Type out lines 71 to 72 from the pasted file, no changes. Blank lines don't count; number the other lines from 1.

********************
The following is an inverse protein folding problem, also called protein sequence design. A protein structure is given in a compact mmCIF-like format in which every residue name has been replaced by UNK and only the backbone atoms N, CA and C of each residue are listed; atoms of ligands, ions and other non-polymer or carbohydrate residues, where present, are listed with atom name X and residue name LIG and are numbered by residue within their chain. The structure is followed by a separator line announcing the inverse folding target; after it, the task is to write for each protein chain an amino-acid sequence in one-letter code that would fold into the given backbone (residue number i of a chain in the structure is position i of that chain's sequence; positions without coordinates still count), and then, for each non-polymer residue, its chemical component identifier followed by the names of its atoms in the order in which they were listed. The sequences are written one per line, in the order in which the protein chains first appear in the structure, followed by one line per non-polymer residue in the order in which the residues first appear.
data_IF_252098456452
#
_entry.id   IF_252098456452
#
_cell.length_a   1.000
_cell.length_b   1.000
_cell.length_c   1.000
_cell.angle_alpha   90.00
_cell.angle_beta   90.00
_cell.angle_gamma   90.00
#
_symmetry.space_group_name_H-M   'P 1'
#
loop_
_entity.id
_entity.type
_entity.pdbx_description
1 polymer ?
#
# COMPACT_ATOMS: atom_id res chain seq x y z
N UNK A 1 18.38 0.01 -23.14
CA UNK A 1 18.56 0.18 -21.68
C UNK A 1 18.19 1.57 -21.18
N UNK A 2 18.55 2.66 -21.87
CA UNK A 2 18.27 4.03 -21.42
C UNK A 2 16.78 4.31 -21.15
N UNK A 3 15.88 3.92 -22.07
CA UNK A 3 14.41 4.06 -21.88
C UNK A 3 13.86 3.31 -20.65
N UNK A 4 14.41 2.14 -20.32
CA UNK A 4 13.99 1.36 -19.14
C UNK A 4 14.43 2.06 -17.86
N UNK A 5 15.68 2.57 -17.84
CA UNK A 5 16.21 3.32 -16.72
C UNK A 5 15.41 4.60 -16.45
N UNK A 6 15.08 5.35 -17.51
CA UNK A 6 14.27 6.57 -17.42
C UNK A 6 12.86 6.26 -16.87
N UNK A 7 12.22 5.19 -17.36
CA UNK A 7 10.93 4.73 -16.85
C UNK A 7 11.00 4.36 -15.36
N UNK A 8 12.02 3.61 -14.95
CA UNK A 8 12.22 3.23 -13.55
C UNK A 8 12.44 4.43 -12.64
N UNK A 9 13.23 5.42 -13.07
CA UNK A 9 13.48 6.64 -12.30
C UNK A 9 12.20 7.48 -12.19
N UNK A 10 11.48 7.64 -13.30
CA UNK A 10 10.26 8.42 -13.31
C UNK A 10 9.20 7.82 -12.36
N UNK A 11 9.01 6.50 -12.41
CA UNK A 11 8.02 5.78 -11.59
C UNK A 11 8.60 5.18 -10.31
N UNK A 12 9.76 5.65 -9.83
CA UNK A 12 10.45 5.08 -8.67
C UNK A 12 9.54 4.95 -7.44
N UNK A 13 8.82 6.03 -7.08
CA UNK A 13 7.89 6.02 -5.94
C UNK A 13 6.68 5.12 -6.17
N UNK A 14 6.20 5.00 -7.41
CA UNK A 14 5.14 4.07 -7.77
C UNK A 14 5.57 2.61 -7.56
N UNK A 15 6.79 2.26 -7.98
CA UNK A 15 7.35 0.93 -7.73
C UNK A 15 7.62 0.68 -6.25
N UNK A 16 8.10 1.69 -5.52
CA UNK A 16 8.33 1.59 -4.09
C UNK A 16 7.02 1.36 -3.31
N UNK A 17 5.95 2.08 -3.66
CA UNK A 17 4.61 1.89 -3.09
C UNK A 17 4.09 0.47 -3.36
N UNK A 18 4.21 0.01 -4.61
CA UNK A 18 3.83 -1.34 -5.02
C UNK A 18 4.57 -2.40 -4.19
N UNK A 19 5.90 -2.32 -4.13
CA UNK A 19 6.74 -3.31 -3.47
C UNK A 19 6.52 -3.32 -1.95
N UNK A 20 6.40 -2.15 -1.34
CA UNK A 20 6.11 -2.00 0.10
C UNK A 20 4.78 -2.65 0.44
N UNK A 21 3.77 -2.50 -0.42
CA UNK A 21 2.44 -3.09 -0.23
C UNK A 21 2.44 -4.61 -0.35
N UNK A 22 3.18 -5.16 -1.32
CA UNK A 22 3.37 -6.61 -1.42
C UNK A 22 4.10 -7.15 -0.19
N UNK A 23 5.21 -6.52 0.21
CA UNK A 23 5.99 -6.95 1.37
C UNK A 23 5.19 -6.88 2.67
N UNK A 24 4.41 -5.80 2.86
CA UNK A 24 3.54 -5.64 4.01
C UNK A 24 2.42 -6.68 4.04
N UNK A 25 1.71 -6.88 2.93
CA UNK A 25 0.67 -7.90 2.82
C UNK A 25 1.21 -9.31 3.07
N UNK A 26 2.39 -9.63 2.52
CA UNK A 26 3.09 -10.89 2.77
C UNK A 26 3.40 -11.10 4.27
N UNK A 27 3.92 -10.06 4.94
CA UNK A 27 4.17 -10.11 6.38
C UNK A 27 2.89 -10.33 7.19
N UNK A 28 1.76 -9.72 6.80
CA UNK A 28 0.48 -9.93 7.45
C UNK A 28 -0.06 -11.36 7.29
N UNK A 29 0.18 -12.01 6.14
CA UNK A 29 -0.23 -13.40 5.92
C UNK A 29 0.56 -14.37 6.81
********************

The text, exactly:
CA UNK A 17 4.61 1.89 -3.09
C UNK A 17 4.09 0.47 -3.36